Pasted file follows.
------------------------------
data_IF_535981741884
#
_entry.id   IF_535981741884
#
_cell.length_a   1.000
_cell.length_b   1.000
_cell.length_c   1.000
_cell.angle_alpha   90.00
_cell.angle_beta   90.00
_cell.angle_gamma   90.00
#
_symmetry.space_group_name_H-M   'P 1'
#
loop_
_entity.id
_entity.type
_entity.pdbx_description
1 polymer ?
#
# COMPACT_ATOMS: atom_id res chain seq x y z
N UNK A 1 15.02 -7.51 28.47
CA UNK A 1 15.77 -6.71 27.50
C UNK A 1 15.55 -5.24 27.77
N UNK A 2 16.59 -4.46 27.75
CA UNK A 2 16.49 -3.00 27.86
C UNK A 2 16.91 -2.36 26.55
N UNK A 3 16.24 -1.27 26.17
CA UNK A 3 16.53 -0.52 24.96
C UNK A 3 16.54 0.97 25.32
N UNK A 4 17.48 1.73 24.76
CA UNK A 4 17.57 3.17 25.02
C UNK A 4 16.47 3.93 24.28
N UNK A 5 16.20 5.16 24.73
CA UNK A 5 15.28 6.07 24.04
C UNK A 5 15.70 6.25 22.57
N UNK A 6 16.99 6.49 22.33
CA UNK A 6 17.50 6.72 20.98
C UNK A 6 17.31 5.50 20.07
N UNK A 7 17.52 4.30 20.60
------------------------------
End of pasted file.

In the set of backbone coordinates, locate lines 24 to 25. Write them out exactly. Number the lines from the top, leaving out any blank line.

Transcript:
N UNK A 2 16.59 -4.46 27.75
CA UNK A 2 16.49 -3.00 27.86